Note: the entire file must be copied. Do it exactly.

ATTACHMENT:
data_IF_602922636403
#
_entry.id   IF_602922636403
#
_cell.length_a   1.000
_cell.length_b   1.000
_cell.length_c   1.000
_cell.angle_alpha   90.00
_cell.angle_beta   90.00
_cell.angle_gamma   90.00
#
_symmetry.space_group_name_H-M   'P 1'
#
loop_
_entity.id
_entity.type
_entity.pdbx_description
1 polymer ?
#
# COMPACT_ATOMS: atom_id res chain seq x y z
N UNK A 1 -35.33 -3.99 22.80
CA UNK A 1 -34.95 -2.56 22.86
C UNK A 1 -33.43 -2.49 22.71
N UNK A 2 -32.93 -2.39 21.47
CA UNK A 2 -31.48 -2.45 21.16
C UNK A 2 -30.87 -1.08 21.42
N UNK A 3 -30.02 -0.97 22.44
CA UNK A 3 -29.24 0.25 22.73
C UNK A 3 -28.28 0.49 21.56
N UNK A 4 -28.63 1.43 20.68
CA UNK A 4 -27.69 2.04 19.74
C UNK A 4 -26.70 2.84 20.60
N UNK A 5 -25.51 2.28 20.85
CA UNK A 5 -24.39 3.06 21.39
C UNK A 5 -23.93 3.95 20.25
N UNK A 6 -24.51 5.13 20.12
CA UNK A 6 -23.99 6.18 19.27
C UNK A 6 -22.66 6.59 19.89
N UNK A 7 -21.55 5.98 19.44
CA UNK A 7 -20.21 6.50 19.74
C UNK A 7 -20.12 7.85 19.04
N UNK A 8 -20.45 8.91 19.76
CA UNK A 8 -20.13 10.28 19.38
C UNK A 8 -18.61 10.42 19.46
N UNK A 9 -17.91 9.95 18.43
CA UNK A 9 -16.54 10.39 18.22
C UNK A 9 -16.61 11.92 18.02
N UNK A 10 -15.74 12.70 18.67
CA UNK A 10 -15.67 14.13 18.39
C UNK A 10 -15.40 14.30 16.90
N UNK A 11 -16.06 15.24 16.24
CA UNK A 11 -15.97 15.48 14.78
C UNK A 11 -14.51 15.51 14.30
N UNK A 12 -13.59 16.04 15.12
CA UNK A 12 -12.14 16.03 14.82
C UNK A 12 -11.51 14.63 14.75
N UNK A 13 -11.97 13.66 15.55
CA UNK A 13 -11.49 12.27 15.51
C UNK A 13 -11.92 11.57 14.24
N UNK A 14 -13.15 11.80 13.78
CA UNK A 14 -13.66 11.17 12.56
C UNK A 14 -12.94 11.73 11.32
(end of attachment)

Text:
data_IF_602922636403
#
_entry.id   IF_602922636403
#
_cell.length_a   1.000
_cell.length_b   1.000
_cell.length_c   1.000
_cell.angle_alpha   90.00
_cell.angle_beta   90.00
_cell.angle_gamma   90.00
#
_symmetry.space_group_name_H-M   'P 1'
#
loop_
_entity.id
_entity.type
_entity.pdbx_description
1 polymer ?
#
# COMPACT_ATOMS: atom_id res chain seq x y z
N UNK A 1 -35.33 -3.99 22.80
CA UNK A 1 -34.95 -2.56 22.86
C UNK A 1 -33.43 -2.49 22.71
N UNK A 2 -32.93 -2.39 21.47
CA UNK A 2 -31.48 -2.45 21.16
C UNK A 2 -30.87 -1.08 21.42
N UNK A 3 -30.02 -0.97 22.44
CA UNK A 3 -29.24 0.25 22.73
C UNK A 3 -28.28 0.49 21.56
N UNK A 4 -28.63 1.43 20.68
CA UNK A 4 -27.69 2.04 19.74
C UNK A 4 -26.70 2.84 20.60
N UNK A 5 -25.51 2.28 20.85
CA UNK A 5 -24.39 3.06 21.39
C UNK A 5 -23.93 3.95 20.25
N UNK A 6 -24.51 5.13 20.12
CA UNK A 6 -23.99 6.18 19.27
C UNK A 6 -22.66 6.59 19.89
N UNK A 7 -21.55 5.98 19.44
CA UNK A 7 -20.21 6.50 19.74
C UNK A 7 -20.12 7.85 19.04
N UNK A 8 -20.45 8.91 19.76
CA UNK A 8 -20.13 10.28 19.38
C UNK A 8 -18.61 10.42 19.46
N UNK A 9 -17.91 9.95 18.43
CA UNK A 9 -16.54 10.39 18.22
C UNK A 9 -16.61 11.92 18.02
N UNK A 10 -15.74 12.70 18.67
CA UNK A 10 -15.67 14.13 18.39
C UNK A 10 -15.40 14.30 16.90
N UNK A 11 -16.06 15.24 16.24
CA UNK A 11 -15.97 15.48 14.78
C UNK A 11 -14.51 15.51 14.30
N UNK A 12 -13.59 16.04 15.12
CA UNK A 12 -12.14 16.03 14.82
C UNK A 12 -11.51 14.63 14.75
N UNK A 13 -11.97 13.66 15.55
CA UNK A 13 -11.49 12.27 15.51
C UNK A 13 -11.92 11.57 14.24
N UNK A 14 -13.15 11.80 13.78
CA UNK A 14 -13.66 11.17 12.56
C UNK A 14 -12.94 11.73 11.32